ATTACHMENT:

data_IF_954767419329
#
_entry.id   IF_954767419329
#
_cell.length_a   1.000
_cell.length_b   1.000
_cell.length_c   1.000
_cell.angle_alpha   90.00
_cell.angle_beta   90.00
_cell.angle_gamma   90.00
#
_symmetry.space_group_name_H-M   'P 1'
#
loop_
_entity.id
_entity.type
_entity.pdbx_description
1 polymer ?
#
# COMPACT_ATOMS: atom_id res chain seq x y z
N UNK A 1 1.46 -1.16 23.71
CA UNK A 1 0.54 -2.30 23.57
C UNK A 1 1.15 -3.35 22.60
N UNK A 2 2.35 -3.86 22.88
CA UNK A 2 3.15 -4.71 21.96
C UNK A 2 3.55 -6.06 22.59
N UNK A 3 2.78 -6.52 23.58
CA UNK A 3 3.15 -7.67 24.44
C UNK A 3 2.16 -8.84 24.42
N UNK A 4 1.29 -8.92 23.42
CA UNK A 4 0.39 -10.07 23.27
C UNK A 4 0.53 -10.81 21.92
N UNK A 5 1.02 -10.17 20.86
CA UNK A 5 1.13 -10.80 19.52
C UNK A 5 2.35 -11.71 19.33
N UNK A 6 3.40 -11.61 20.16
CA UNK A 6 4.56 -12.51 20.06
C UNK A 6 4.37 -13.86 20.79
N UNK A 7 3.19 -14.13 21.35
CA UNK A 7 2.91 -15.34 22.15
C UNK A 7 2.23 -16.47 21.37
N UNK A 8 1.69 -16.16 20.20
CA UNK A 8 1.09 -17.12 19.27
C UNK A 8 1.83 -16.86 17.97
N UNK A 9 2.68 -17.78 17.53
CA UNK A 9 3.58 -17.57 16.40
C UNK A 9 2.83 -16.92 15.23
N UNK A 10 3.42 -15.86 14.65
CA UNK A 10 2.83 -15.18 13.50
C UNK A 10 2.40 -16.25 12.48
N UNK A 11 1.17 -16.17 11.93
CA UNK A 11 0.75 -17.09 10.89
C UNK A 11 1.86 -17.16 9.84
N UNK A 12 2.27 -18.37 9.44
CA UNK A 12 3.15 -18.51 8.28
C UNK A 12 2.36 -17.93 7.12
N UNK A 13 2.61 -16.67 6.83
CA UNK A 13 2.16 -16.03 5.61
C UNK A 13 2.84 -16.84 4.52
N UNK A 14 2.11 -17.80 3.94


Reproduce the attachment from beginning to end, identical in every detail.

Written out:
data_IF_954767419329
#
_entry.id   IF_954767419329
#
_cell.length_a   1.000
_cell.length_b   1.000
_cell.length_c   1.000
_cell.angle_alpha   90.00
_cell.angle_beta   90.00
_cell.angle_gamma   90.00
#
_symmetry.space_group_name_H-M   'P 1'
#
loop_
_entity.id
_entity.type
_entity.pdbx_description
1 polymer ?
#
# COMPACT_ATOMS: atom_id res chain seq x y z
N UNK A 1 1.46 -1.16 23.71
CA UNK A 1 0.54 -2.30 23.57
C UNK A 1 1.15 -3.35 22.60
N UNK A 2 2.35 -3.86 22.88
CA UNK A 2 3.15 -4.71 21.96
C UNK A 2 3.55 -6.06 22.59
N UNK A 3 2.78 -6.52 23.58
CA UNK A 3 3.15 -7.67 24.44
C UNK A 3 2.16 -8.84 24.42
N UNK A 4 1.29 -8.92 23.42
CA UNK A 4 0.39 -10.07 23.27
C UNK A 4 0.53 -10.81 21.92
N UNK A 5 1.02 -10.17 20.86
CA UNK A 5 1.13 -10.80 19.52
C UNK A 5 2.35 -11.71 19.33
N UNK A 6 3.40 -11.61 20.16
CA UNK A 6 4.56 -12.51 20.06
C UNK A 6 4.37 -13.86 20.79
N UNK A 7 3.19 -14.13 21.35
CA UNK A 7 2.91 -15.34 22.15
C UNK A 7 2.23 -16.47 21.37
N UNK A 8 1.69 -16.16 20.20
CA UNK A 8 1.09 -17.12 19.27
C UNK A 8 1.83 -16.86 17.97
N UNK A 9 2.68 -17.78 17.53
CA UNK A 9 3.58 -17.57 16.40
C UNK A 9 2.83 -16.92 15.23
N UNK A 10 3.42 -15.86 14.65
CA UNK A 10 2.83 -15.18 13.50
C UNK A 10 2.40 -16.25 12.48
N UNK A 11 1.17 -16.17 11.93
CA UNK A 11 0.75 -17.09 10.89
C UNK A 11 1.86 -17.16 9.84
N UNK A 12 2.27 -18.37 9.44
CA UNK A 12 3.15 -18.51 8.28
C UNK A 12 2.36 -17.93 7.12
N UNK A 13 2.61 -16.67 6.83
CA UNK A 13 2.16 -16.03 5.61
C UNK A 13 2.84 -16.84 4.52
N UNK A 14 2.11 -17.80 3.94